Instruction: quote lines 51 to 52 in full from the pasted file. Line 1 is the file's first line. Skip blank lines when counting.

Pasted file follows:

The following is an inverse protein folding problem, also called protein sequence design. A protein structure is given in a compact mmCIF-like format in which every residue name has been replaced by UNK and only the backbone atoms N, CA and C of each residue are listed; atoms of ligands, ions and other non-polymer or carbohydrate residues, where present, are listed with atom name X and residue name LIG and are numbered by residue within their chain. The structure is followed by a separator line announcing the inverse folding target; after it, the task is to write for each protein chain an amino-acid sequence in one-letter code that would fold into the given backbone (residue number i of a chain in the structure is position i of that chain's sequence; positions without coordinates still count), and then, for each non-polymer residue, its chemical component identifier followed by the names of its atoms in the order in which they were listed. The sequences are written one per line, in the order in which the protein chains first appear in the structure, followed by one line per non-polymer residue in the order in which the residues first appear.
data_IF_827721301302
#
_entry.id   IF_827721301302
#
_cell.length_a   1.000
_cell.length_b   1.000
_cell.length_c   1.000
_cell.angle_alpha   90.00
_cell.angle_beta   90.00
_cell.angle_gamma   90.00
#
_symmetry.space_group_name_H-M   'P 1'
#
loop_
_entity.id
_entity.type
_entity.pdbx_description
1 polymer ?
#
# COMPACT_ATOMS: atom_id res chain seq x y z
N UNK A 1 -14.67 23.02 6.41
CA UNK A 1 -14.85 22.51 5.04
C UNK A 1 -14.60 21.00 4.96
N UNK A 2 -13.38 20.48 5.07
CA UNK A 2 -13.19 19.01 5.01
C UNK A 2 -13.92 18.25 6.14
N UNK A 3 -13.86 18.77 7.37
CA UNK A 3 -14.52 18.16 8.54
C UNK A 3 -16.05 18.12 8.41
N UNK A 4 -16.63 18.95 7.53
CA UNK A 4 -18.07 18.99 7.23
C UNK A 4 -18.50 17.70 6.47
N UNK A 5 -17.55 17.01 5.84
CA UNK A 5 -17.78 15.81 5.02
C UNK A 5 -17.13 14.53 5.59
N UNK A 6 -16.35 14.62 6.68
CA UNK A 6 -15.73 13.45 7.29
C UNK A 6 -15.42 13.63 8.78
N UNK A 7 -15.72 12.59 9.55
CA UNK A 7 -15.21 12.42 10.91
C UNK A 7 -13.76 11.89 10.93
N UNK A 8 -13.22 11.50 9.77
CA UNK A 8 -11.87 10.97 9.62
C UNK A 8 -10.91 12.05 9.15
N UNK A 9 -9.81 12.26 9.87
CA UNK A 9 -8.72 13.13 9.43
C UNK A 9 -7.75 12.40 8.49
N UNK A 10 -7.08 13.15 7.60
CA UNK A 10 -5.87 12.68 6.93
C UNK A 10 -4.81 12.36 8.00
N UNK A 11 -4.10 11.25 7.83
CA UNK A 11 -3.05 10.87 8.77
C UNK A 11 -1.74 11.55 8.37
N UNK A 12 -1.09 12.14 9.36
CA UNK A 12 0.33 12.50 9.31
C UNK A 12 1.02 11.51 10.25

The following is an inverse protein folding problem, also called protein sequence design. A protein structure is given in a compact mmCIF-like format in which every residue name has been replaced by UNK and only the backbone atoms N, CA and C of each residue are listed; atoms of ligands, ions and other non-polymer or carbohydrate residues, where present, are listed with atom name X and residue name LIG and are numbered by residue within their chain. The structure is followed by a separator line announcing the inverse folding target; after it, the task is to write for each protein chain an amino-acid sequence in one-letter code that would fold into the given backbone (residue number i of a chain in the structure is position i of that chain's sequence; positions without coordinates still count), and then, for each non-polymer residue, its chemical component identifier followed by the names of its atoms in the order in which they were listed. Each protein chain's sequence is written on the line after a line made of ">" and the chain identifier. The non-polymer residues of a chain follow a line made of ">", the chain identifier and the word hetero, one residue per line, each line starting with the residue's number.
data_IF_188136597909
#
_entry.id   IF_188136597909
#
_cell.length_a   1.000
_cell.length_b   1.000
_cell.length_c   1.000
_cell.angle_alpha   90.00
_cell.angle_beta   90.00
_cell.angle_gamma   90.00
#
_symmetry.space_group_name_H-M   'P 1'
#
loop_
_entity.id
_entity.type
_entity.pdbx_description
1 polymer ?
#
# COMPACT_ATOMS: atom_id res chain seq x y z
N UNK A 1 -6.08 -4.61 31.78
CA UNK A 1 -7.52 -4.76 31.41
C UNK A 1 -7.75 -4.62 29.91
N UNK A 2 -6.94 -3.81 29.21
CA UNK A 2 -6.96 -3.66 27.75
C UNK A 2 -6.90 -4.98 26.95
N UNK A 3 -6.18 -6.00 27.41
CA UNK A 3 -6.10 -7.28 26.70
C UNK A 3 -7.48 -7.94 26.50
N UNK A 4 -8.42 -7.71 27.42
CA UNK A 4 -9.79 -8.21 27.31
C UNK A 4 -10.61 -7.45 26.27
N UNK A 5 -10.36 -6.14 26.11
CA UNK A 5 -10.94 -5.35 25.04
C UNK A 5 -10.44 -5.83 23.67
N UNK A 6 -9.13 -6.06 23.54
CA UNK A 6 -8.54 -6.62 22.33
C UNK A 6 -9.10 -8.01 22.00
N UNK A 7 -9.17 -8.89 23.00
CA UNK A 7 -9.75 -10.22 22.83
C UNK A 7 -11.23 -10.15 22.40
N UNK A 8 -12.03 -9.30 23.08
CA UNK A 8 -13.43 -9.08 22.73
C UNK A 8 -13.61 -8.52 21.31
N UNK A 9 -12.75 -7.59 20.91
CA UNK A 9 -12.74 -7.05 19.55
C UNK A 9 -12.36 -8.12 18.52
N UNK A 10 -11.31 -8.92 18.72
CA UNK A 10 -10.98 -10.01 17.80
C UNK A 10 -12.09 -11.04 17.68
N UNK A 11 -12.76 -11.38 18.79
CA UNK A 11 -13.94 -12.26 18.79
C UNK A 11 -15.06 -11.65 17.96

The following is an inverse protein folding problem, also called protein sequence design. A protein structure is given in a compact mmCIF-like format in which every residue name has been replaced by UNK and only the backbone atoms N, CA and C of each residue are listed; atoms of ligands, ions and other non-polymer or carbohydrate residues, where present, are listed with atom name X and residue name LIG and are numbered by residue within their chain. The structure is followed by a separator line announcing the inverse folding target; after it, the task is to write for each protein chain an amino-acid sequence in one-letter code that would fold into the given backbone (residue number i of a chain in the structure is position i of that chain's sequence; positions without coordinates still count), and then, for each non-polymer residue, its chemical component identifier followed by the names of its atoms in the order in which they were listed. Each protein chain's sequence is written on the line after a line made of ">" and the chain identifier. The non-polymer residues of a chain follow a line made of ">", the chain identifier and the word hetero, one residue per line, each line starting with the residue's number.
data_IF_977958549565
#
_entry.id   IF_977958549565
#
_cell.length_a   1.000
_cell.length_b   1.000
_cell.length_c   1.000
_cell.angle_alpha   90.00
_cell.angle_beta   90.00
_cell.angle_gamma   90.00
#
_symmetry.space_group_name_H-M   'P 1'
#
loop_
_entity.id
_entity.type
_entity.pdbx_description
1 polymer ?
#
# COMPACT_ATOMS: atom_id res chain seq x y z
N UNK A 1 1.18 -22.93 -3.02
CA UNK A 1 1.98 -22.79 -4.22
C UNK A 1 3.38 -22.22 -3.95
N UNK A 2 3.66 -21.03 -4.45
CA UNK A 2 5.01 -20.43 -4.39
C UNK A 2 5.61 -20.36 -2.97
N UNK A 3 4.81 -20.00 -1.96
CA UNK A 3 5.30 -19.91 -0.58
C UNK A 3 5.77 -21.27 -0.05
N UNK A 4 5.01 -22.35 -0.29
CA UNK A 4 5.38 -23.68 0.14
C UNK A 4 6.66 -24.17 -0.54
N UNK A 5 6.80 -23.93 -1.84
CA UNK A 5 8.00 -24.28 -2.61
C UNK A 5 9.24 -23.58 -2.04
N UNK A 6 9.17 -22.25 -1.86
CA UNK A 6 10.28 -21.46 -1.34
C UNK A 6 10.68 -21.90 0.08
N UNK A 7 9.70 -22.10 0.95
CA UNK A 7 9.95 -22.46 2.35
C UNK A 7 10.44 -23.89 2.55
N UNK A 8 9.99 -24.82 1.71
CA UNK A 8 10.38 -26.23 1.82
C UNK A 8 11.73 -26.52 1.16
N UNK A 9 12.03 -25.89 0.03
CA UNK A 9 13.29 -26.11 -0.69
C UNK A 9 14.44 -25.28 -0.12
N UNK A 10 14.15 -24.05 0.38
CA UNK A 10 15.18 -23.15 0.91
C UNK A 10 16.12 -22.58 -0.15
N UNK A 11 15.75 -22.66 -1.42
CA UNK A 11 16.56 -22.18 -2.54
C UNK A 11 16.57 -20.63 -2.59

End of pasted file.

C UNK A 10 -4.81 12.36 8.00
N UNK A 11 -4.10 11.25 7.83